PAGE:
A senior US government official has warned of serious economic consequences if the US sends the wrong signals about foreign investment in the country.
More than five million US workers are employed by foreign firms
Treasury Secretary John Snow said US firms risked being excluded from other markets if the US gave the impression that foreign investment was unwelcome.
His comments follow the fierce row over a deal which would have given Dubai Ports World control over top US ports.
The firm agreed to cede control of the ports after huge political opposition.
Not in conflict
Mr Snow promised to work with Congress to more effectively scrutinise foreign investment deals, emphasising that national security concerns would remain paramount when considering such deals.
However, he stressed that US security and economic interests should not be seen as being in conflict.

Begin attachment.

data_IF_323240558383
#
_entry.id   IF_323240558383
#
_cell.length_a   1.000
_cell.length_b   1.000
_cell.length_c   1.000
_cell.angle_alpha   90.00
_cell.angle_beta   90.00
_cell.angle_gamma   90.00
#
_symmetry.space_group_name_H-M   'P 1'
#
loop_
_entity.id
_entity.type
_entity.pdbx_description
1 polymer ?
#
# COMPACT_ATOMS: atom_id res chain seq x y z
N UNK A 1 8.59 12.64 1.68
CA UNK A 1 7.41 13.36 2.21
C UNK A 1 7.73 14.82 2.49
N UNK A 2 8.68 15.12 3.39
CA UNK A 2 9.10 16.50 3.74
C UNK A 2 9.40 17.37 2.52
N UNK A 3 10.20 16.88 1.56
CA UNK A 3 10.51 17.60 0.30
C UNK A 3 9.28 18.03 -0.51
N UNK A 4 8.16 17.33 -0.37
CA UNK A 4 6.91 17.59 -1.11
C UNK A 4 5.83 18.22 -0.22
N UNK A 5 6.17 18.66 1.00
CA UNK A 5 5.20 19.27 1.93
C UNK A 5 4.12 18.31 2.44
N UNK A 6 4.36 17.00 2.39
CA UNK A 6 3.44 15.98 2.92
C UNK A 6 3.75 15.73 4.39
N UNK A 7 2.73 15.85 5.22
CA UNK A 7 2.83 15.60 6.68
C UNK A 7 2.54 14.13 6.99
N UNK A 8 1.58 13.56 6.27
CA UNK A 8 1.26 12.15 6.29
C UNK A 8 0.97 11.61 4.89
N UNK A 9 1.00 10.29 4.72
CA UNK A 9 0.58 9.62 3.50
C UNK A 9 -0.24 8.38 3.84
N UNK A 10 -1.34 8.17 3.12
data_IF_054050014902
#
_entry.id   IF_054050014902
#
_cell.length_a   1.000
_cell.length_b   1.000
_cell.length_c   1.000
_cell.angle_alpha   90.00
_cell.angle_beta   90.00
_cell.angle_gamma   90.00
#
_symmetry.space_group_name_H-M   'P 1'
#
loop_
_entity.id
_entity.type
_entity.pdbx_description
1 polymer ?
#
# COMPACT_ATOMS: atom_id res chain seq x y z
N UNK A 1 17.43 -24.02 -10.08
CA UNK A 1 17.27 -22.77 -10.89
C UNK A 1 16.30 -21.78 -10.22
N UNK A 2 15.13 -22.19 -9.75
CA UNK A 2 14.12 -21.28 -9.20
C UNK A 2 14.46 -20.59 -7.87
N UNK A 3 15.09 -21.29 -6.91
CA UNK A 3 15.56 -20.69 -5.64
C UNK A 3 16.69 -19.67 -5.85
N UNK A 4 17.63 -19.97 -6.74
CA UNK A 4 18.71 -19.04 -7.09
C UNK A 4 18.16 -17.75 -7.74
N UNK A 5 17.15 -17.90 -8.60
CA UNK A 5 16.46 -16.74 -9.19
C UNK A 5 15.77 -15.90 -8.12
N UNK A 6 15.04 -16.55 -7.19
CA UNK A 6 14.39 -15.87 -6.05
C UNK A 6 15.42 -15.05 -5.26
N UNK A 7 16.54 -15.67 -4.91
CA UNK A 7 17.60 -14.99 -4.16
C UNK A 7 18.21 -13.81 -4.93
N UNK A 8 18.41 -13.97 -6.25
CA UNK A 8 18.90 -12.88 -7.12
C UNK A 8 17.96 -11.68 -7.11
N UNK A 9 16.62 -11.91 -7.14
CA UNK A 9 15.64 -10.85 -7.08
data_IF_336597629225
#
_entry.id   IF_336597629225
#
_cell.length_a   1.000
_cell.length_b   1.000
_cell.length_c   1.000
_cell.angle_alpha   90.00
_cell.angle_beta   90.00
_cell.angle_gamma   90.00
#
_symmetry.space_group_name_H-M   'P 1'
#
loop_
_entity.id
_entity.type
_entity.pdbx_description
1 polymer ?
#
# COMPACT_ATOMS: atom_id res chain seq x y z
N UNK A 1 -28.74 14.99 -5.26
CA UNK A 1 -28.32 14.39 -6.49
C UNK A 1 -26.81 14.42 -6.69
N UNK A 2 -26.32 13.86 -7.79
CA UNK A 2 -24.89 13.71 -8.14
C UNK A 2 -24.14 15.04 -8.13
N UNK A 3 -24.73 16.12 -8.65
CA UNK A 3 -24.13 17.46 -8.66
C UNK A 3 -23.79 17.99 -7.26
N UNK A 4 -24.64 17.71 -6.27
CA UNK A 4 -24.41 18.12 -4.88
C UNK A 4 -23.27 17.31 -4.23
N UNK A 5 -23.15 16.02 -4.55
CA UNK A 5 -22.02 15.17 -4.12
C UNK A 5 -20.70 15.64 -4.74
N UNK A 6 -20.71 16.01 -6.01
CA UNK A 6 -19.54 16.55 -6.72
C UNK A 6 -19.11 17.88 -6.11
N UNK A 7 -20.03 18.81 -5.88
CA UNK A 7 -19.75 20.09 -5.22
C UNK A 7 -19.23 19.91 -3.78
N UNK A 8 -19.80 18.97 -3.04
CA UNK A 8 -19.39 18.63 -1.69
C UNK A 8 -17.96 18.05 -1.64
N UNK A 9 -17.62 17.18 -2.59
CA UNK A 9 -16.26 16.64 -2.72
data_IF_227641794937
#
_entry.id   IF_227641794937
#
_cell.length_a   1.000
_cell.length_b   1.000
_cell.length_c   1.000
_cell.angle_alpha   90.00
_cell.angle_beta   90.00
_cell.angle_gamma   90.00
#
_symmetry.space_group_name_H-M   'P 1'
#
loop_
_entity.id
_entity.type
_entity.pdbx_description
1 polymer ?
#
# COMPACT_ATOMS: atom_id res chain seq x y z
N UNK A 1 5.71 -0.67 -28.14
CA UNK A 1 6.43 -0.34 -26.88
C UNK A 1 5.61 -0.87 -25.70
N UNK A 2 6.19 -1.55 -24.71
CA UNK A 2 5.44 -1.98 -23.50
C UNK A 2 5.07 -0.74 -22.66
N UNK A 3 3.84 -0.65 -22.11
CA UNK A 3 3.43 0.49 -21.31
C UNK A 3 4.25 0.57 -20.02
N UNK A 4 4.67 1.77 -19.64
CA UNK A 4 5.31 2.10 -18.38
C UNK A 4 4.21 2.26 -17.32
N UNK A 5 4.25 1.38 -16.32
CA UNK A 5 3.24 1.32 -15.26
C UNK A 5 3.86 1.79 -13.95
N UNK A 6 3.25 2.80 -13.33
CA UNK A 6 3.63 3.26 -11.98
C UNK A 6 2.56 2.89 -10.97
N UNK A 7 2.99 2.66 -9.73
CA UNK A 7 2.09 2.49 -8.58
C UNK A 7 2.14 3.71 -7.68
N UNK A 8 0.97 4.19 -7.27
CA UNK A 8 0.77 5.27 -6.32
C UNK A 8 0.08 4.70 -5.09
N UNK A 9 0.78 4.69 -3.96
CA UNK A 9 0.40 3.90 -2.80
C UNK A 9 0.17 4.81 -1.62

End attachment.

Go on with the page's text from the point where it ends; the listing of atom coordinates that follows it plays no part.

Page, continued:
"Clearly the US people stand to lose a great deal if investment stops flowing into the US from willing investors," he said.
Some trade experts have warned that Dubai Ports World's decision to sell key US assets in the face of political opposition could deter other Middle Eastern firms from setting up operations in the US.
A senior banking official in the United Arab Emirates said on Monday that the outcome of Dubai Ports World saga could damage free trade.
The UAE and the US are currently trying to conclude a broad trade agreement, although talks have been put on hold.
If security concerns were allowed to stifle foreign investment in the US, Mr Snow warned, US firms could suffer elsewhere.
"It is vital that we avoid taking steps in the name of national security that instead are isolationist, having the effect of choking off vital investments in America," he said.
"We need to keep our doors open or risk having the doors of the world closed to us," he added.
The Bush administration originally supported the Dubai Ports World deal and threatened to veto any attempt by Congress to block it.
However, the White House has backed the firm's decision to hand the ports over to a "US entity" as a solution to what was seen as a growing political crisis.